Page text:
Money / Financial Planning
When you buy insurance, you’re paying for something you hope you never need to use. It’s a lot of money going out each month, and you ponder cutting back.
Your auto and home lender require you to carry insurance. But what about other, non-mandatory coverage? Think about what could happen if calamity struck and you didn’t have insurance to help you cover your bills.
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Eliminating insurance could prove impossible or unwise. Still, you might not need to pay quite so much for your premiums. You do have options, and now is the ideal time to review your coverage and ask the right questions.
The Big Four
Car, homeowners, health and life insurance are the most common types of insurance. Fortunately, you can employ some smart tactics to save on the monthly premiums.
If you’re buying a new car and weighing different models, ask your agent how much each will cost to insure before signing the contract. If you drive an older car that has little monetary value and you own it outright, paying for collision and/or comprehensive insurance might not bring value in case of an accident.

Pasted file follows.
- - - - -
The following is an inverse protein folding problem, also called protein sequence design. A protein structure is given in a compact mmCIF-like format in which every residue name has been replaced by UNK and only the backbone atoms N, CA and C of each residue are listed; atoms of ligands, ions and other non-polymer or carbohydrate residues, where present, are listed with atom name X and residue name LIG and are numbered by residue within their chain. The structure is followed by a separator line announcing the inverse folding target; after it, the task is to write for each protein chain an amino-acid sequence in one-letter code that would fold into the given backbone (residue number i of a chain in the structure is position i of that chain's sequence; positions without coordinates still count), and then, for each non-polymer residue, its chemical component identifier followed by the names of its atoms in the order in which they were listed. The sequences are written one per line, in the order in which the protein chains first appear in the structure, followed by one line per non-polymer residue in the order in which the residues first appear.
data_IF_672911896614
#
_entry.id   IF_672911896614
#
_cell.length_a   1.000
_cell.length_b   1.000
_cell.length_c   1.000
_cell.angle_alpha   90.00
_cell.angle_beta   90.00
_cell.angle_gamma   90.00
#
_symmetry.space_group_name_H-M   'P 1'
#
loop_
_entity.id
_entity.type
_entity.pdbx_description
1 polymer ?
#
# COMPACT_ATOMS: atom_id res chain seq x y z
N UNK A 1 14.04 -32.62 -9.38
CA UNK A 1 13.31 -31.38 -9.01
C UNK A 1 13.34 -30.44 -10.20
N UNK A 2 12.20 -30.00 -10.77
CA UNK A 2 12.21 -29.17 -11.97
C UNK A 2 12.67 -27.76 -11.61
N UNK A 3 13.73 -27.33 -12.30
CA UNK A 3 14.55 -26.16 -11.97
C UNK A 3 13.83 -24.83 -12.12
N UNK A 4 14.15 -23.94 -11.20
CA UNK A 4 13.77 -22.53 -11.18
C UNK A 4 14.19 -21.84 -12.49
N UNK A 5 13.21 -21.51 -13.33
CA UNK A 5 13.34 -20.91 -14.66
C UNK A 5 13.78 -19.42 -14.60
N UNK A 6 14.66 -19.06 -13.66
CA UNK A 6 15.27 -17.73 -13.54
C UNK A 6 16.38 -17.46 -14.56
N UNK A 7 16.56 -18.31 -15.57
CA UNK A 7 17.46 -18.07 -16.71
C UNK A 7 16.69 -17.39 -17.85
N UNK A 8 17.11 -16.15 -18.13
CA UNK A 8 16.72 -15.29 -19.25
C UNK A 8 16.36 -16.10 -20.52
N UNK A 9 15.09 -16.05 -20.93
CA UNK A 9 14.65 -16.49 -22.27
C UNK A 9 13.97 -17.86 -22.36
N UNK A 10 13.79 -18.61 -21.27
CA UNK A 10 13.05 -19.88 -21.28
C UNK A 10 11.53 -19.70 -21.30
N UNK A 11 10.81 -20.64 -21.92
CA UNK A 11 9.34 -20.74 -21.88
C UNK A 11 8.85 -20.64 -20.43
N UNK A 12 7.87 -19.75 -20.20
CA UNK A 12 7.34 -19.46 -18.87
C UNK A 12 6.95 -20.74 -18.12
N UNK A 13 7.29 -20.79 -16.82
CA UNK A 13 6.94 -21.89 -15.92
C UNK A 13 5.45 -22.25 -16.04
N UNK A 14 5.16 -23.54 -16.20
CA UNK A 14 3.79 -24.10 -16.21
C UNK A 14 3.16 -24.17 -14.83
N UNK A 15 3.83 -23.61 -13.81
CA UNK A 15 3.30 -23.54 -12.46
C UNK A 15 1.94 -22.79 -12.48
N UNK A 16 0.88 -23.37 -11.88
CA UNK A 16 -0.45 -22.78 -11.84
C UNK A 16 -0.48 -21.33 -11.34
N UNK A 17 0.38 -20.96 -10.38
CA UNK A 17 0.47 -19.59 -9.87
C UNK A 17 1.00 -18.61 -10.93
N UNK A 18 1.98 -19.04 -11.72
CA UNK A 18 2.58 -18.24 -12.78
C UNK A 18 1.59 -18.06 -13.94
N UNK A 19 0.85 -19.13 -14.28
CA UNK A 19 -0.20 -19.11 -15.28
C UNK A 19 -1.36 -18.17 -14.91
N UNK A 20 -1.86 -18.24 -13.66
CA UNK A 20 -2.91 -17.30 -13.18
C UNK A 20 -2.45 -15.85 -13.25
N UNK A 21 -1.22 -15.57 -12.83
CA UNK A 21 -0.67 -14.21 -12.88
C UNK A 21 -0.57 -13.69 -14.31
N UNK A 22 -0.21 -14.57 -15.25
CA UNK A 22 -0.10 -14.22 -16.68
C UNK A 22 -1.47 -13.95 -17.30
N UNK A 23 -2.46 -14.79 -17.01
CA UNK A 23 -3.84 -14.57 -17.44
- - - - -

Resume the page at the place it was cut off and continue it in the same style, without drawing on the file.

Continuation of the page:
The Insurance Information Institute says that could be a strategy if the value of your car is less than 10 times the insurance premium. Search Kelley Blue Book to learn what your vehicle is worth.
Other tips from the III:
- Compare rates among companies
- Increase your deductible
- Ask about low-mileage discounts
- Bundle your home and auto insurance
- Take a defensive driving course
You also will save on your homeowners insurance by comparing rates, raising your deductible or bundling it with your auto policy. And you might have made improvements that qualify for a discount.
Do an annual checkup and let your insurance agent know if you added a security or sprinkler system, upgraded to storm shutters, bolstered your roof or made other safety or disaster-resistant changes. If you were insuring an expensive item, such as a piece of jewelry, and no longer have it, let your agent know to remove it from your policy.
Also, discuss any life changes. Now retired and over 55? You could qualify for a discount, according to the III.
Injuries sustained in a car accident or a fall from a bike, for example, could leave you with thousands of dollars in …….